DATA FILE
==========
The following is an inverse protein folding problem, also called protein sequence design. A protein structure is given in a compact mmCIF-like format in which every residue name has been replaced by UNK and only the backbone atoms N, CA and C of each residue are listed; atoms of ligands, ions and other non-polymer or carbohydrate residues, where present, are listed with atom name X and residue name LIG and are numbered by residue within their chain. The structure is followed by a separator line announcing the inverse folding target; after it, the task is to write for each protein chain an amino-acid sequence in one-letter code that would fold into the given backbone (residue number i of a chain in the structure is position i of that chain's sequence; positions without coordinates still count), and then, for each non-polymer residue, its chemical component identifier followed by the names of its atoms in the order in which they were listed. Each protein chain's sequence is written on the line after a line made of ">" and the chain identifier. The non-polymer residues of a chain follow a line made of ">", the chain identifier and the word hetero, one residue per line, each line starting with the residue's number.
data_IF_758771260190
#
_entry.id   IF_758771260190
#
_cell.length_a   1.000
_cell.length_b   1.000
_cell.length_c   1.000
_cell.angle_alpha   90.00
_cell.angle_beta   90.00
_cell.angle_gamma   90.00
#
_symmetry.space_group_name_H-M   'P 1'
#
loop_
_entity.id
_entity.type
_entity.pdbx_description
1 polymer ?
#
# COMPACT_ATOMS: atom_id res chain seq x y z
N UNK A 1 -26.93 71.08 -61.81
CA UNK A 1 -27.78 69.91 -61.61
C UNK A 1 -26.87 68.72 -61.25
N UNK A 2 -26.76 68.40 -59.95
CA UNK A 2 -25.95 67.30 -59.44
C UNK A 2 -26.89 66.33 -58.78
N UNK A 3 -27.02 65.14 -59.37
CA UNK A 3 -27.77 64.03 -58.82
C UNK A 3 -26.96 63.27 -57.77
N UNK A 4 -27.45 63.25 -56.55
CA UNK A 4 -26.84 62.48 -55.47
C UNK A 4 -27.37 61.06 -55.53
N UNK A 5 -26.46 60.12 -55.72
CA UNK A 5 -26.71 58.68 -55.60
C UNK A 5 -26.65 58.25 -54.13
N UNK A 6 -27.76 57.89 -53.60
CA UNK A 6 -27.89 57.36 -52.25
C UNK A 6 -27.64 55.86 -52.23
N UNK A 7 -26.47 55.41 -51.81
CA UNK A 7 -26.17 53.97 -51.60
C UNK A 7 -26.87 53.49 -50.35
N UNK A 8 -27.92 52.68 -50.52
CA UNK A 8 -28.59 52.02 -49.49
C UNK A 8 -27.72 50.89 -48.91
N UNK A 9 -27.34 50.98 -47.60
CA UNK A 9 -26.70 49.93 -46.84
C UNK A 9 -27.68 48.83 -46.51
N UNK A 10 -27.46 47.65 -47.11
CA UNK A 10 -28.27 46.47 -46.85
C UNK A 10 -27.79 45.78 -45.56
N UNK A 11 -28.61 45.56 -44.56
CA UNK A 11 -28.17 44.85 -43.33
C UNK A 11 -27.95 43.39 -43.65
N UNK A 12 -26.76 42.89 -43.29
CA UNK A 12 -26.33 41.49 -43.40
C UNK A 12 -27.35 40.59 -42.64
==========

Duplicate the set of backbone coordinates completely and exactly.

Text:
The following is an inverse protein folding problem, also called protein sequence design. A protein structure is given in a compact mmCIF-like format in which every residue name has been replaced by UNK and only the backbone atoms N, CA and C of each residue are listed; atoms of ligands, ions and other non-polymer or carbohydrate residues, where present, are listed with atom name X and residue name LIG and are numbered by residue within their chain. The structure is followed by a separator line announcing the inverse folding target; after it, the task is to write for each protein chain an amino-acid sequence in one-letter code that would fold into the given backbone (residue number i of a chain in the structure is position i of that chain's sequence; positions without coordinates still count), and then, for each non-polymer residue, its chemical component identifier followed by the names of its atoms in the order in which they were listed. Each protein chain's sequence is written on the line after a line made of ">" and the chain identifier. The non-polymer residues of a chain follow a line made of ">", the chain identifier and the word hetero, one residue per line, each line starting with the residue's number.
data_IF_758771260190
#
_entry.id   IF_758771260190
#
_cell.length_a   1.000
_cell.length_b   1.000
_cell.length_c   1.000
_cell.angle_alpha   90.00
_cell.angle_beta   90.00
_cell.angle_gamma   90.00
#
_symmetry.space_group_name_H-M   'P 1'
#
loop_
_entity.id
_entity.type
_entity.pdbx_description
1 polymer ?
#
# COMPACT_ATOMS: atom_id res chain seq x y z
N UNK A 1 -26.93 71.08 -61.81
CA UNK A 1 -27.78 69.91 -61.61
C UNK A 1 -26.87 68.72 -61.25
N UNK A 2 -26.76 68.40 -59.95
CA UNK A 2 -25.95 67.30 -59.44
C UNK A 2 -26.89 66.33 -58.78
N UNK A 3 -27.02 65.14 -59.37
CA UNK A 3 -27.77 64.03 -58.82
C UNK A 3 -26.96 63.27 -57.77
N UNK A 4 -27.45 63.25 -56.55
CA UNK A 4 -26.84 62.48 -55.47
C UNK A 4 -27.37 61.06 -55.53
N UNK A 5 -26.46 60.12 -55.72
CA UNK A 5 -26.71 58.68 -55.60
C UNK A 5 -26.65 58.25 -54.13
N UNK A 6 -27.76 57.89 -53.60
CA UNK A 6 -27.89 57.36 -52.25
C UNK A 6 -27.64 55.86 -52.23
N UNK A 7 -26.47 55.41 -51.81
CA UNK A 7 -26.17 53.97 -51.60
C UNK A 7 -26.87 53.49 -50.35
N UNK A 8 -27.92 52.68 -50.52
CA UNK A 8 -28.59 52.02 -49.49
C UNK A 8 -27.72 50.89 -48.91
N UNK A 9 -27.34 50.98 -47.60
CA UNK A 9 -26.70 49.93 -46.84
C UNK A 9 -27.68 48.83 -46.51
N UNK A 10 -27.46 47.65 -47.11
CA UNK A 10 -28.27 46.47 -46.85
C UNK A 10 -27.79 45.78 -45.56
N UNK A 11 -28.61 45.56 -44.56
CA UNK A 11 -28.17 44.85 -43.33
C UNK A 11 -27.95 43.39 -43.65
N UNK A 12 -26.76 42.89 -43.29
CA UNK A 12 -26.33 41.49 -43.40
C UNK A 12 -27.35 40.59 -42.64